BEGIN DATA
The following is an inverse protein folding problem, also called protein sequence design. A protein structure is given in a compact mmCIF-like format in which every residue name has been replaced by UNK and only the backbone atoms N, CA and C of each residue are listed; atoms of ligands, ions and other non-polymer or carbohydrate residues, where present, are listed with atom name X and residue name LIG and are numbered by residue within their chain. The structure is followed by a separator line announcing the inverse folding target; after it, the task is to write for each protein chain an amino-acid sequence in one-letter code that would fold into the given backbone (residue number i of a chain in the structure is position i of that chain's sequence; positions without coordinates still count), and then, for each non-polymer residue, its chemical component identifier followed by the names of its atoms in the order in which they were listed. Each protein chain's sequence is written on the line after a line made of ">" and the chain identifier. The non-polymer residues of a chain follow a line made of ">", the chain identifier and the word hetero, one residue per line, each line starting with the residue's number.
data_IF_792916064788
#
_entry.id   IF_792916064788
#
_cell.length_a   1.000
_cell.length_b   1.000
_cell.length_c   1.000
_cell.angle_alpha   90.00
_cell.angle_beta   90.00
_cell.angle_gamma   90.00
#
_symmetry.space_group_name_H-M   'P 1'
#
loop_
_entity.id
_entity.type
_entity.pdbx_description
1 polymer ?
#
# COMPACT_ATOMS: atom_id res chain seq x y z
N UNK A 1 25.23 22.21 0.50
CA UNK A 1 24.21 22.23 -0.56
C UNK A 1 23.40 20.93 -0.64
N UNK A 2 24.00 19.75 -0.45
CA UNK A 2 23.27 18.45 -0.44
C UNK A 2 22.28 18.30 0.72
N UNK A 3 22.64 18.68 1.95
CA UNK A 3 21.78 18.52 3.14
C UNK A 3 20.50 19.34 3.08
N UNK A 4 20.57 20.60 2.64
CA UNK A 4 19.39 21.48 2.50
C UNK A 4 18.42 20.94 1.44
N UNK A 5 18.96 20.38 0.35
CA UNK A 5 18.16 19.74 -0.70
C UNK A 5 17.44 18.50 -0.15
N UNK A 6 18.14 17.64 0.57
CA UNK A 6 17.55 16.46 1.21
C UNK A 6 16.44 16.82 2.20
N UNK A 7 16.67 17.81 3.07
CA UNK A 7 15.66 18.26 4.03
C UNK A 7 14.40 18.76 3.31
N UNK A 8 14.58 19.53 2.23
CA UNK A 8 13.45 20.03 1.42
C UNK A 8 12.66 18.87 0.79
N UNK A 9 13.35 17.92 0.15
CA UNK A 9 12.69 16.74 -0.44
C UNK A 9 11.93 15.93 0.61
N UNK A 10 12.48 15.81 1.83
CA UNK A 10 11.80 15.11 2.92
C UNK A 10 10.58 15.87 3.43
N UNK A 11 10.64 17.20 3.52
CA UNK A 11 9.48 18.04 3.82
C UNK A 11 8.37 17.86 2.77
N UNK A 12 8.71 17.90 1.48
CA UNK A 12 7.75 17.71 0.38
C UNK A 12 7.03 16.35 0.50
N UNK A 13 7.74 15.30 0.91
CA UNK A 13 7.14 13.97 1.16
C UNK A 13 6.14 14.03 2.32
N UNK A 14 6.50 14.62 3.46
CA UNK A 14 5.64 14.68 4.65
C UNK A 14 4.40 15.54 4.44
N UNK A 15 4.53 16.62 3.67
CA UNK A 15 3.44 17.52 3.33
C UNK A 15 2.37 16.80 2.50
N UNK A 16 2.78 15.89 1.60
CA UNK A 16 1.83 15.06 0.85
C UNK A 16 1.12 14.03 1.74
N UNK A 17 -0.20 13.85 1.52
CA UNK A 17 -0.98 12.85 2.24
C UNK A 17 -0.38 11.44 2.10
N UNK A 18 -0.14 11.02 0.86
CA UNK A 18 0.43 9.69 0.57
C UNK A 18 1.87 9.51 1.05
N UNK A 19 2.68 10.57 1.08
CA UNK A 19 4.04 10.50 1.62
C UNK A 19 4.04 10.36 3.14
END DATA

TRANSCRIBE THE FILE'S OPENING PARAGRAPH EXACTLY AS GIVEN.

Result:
The following is an inverse protein folding problem, also called protein sequence design. A protein structure is given in a compact mmCIF-like format in which every residue name has been replaced by UNK and only the backbone atoms N, CA and C of each residue are listed; atoms of ligands, ions and other non-polymer or carbohydrate residues, where present, are listed with atom name X and residue name LIG and are numbered by residue within their chain. The structure is followed by a separator line announcing the inverse folding target; after it, the task is to write for each protein chain an amino-acid sequence in one-letter code that would fold into the given backbone (residue number i of a chain in the structure is position i of that chain's sequence; positions without coordinates still count), and then, for each non-polymer residue, its chemical component identifier followed by the names of its atoms in the order in which they were listed. Each protein chain's sequence is written on the line after a line made of ">" and the chain identifier. The non-polymer residues of a chain follow a line made of ">", the chain identifier and the word hetero, one residue per line, each line starting with the residue's number.